The Federal Housing Finance Administration has confirmed there will be a new conforming loan limit next year. For the first time in a decade, the loan limit will increase, from $417,000 to $424,100. What will the effect of this one percent plus rise be? Maybe not as much as it has in the past.
That’s because the inversion of the conforming and jumbo lending interest rates that we’ve seen in recent years has taken away the advantage (historically a rate about 25 basis points lower) that conforming loans traditionally have had over jumbos. A recent analysis of nonconforming jumbo loan rates suggests that a jumbo loan in this new $7,100 slice of loan amounts would still be cheaper for the borrower than a conforming mortgage, by about 20 basis points.
Figure 1 shows the trend using our data that overlays the jumbo minus conforming rates. If the line is above zero, it’s cheaper to go conforming, if the line is below zero, it’s cheaper to go jumbo. Today it’s more expensive to finance using a conforming loan than to use a jumbo loan.
So why would any buyer go conforming, if not for a pricing advantage? Two reasons: a lower down payment, or more flexible underwriting. Those advantages have always been there, but traditionally the pricing advantage was the most important. Now it’s a penalty of about 20 basis points. So the impact will not be as big as in the past (and the impact in the past was fairly small).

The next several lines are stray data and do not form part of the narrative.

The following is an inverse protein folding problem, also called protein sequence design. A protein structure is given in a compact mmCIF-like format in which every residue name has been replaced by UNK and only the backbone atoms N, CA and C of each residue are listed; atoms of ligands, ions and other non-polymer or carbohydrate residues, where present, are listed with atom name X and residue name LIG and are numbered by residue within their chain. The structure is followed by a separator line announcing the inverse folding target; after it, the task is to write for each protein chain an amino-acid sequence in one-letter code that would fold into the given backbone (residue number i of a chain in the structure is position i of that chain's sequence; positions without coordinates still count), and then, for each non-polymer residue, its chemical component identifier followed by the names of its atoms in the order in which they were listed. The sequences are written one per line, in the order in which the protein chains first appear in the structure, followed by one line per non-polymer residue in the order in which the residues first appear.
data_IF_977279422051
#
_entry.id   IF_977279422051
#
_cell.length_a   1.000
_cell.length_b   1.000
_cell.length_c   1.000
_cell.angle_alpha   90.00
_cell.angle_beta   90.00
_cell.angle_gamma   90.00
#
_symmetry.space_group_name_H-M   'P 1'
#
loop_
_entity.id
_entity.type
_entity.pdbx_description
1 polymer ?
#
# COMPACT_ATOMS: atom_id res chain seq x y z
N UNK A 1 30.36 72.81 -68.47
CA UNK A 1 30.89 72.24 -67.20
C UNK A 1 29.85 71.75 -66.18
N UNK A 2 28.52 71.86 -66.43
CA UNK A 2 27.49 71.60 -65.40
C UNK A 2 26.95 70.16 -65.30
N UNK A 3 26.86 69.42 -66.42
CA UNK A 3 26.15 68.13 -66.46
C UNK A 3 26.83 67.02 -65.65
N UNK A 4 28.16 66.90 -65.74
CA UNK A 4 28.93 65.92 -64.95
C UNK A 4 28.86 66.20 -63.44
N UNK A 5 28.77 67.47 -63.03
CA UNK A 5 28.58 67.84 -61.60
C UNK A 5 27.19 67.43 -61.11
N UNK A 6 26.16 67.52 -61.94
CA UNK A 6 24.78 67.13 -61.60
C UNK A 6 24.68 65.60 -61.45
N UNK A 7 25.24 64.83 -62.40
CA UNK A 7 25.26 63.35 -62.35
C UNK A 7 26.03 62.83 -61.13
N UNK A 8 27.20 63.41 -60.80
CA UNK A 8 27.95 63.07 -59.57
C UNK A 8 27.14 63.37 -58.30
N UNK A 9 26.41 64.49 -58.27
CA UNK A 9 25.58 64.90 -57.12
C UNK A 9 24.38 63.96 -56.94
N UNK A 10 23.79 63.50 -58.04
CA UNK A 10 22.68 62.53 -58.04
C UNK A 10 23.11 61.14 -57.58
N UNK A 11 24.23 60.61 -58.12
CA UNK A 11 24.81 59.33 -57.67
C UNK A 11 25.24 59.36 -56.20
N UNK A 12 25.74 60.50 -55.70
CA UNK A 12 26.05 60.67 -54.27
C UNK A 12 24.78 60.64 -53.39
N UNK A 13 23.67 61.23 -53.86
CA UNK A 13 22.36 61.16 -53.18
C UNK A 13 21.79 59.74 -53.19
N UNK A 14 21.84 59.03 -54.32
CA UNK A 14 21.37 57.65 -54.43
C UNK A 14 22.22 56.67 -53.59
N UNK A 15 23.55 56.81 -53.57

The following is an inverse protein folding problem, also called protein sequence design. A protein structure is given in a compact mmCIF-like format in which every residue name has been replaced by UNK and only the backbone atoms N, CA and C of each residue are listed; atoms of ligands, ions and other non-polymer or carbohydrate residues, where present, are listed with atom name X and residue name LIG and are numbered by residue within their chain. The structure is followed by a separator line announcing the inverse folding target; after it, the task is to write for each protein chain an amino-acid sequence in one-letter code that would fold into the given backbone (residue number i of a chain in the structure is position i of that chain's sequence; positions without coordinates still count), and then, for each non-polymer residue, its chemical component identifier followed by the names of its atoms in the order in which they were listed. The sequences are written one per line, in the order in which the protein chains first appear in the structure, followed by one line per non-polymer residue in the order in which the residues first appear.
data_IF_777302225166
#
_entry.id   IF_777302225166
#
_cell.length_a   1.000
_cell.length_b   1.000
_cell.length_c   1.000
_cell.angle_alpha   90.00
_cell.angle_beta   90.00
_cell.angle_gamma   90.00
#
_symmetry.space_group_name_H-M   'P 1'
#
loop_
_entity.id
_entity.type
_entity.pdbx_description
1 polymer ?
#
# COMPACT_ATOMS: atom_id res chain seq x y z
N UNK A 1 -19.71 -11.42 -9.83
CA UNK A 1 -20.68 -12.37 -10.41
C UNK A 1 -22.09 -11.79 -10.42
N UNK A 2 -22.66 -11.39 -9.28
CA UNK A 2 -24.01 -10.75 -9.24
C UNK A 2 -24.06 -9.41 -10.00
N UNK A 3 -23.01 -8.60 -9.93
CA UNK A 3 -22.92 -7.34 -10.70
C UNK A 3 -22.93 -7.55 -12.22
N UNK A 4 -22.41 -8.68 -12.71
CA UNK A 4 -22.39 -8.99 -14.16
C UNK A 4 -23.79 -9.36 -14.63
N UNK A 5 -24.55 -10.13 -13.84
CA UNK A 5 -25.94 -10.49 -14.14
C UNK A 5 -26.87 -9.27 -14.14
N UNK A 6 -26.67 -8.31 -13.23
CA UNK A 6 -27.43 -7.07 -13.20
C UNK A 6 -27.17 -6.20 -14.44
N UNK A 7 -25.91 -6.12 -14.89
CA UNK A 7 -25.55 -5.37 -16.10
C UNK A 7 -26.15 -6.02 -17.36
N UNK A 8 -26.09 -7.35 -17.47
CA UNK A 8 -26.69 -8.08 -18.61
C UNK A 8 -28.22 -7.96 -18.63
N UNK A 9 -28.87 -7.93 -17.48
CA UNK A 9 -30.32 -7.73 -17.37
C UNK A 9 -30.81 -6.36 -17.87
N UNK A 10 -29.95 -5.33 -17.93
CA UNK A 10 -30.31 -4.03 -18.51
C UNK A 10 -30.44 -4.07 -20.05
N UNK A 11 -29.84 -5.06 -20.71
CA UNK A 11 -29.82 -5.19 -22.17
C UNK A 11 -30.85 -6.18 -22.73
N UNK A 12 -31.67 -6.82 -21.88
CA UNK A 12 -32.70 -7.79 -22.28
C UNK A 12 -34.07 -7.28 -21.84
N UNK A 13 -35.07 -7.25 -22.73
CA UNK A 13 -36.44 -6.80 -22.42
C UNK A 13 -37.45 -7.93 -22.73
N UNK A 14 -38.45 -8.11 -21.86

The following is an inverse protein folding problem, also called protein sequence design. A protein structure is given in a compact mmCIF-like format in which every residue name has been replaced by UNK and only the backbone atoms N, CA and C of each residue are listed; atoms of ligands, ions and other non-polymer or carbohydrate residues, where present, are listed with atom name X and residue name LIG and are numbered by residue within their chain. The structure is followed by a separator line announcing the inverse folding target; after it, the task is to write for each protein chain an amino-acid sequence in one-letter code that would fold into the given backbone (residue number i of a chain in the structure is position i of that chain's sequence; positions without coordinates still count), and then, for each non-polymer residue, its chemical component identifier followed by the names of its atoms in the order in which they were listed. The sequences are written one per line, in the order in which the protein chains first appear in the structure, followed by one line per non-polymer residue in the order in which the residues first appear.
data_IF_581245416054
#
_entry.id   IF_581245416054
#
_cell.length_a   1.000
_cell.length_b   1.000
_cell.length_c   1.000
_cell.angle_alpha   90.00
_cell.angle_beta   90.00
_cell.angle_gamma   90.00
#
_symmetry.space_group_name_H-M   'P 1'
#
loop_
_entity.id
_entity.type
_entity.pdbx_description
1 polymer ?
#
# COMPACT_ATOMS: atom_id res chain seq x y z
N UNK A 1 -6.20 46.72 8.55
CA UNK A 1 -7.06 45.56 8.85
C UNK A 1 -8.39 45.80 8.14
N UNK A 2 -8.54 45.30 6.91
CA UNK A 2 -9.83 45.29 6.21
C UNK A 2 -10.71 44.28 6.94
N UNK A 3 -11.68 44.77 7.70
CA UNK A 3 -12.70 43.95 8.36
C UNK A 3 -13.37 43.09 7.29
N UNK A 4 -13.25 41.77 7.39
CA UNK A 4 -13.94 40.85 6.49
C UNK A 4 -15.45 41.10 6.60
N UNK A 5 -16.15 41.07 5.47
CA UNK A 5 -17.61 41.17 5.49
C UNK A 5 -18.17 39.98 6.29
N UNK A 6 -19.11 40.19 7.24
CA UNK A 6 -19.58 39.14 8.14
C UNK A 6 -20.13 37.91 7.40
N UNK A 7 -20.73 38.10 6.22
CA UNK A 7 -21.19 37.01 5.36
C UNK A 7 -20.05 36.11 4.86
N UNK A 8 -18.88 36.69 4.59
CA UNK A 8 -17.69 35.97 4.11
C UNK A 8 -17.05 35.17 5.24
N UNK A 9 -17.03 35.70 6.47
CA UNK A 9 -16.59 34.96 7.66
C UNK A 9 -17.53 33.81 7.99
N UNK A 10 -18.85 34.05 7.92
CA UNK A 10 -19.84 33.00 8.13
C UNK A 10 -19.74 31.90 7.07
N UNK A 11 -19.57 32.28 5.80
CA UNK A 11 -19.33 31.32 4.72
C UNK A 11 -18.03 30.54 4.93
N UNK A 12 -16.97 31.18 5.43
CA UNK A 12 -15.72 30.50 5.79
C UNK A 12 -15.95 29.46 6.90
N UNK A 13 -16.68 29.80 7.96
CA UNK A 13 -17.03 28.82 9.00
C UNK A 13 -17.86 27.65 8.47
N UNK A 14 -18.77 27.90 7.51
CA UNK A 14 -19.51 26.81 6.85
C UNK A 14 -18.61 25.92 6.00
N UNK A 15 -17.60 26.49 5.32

The chart shows that conforming loans were a better deal between 2001 through about the end of 2003. Then the inversion (jumbos becoming a better deal) held through the middle of 2007. The inversion reversed and stayed with the historical norm (conforming cheaper) until 2013 when the inversion returned. Note that the current inversion is deeper than the one from ten years ago.
It’s not that the jumbo securities market is thriving and driving the yields of jumbo mortgages down. For years after the market crash the jumbo private label MBS market was minimal. While it recovered some last year, 2016 has remained a challenging year. However, depositories traditionally have found jumbo mortgages to be attractive portfolio products.
It is doubtful that the one percent rise in the loan limit will trigger protests from banks that we saw in the early part of the last decade when critics argued that the steadily rising conforming limits were giving the GSEs too much of the market.
What’s the real significance of the rise? It could be read as the final chapter in the real estate crash because the Housing and Economic Recovery Act of 2008 forbade any rise in the conforming limit until real estate prices (which drive the conforming loan limit calculation) had topped their pre-crash highs.
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